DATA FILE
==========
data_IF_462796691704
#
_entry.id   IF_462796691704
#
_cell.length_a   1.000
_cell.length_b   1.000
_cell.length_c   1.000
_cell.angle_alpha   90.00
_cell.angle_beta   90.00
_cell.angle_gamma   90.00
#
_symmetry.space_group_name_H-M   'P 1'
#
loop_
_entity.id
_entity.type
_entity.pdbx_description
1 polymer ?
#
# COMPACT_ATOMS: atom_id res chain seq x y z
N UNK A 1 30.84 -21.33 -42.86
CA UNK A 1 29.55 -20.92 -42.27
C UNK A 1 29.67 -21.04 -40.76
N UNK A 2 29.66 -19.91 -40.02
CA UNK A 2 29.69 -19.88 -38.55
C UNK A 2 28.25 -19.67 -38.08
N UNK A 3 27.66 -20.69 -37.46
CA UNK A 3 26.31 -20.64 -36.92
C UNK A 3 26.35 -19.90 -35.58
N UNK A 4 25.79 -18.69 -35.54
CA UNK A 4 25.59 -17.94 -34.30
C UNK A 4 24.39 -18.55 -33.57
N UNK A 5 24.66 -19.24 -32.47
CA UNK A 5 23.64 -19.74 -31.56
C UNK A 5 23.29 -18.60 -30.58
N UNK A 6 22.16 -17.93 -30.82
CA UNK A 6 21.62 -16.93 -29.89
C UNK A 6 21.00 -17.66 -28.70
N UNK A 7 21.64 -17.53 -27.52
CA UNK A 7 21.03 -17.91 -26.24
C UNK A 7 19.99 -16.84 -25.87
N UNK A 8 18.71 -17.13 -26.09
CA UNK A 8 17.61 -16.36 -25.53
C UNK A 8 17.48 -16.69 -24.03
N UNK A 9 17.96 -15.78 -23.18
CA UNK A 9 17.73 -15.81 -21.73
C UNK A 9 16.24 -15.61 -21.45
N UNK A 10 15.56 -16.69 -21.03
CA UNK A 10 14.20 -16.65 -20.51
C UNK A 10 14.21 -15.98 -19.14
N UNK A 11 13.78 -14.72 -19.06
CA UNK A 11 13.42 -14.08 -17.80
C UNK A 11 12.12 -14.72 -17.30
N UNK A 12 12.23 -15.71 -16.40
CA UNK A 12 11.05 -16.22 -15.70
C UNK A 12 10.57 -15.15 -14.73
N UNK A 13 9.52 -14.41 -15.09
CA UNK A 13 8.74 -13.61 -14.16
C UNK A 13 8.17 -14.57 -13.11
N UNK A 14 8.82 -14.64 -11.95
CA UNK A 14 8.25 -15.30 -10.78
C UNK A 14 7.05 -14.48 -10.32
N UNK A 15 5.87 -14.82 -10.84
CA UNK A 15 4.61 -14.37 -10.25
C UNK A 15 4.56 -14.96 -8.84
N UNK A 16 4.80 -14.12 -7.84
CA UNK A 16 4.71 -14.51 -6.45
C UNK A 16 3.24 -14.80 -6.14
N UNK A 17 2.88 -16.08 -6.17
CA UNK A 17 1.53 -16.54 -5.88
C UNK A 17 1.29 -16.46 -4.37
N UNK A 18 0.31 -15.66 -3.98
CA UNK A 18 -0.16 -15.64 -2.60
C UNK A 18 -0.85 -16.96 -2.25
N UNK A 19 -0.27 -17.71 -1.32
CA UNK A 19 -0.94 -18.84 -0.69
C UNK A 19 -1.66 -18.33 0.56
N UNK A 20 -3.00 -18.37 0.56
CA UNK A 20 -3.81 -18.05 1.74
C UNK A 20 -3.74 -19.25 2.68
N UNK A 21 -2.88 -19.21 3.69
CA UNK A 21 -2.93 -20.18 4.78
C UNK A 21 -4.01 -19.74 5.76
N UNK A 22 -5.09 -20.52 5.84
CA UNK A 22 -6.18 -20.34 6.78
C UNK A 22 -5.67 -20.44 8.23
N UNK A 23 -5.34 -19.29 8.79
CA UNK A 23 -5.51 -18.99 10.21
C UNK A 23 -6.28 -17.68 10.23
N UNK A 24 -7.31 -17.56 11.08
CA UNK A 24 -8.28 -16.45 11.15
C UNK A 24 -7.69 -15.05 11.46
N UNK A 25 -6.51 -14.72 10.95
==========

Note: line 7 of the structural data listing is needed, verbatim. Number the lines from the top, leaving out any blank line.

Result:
_cell.length_c   1.000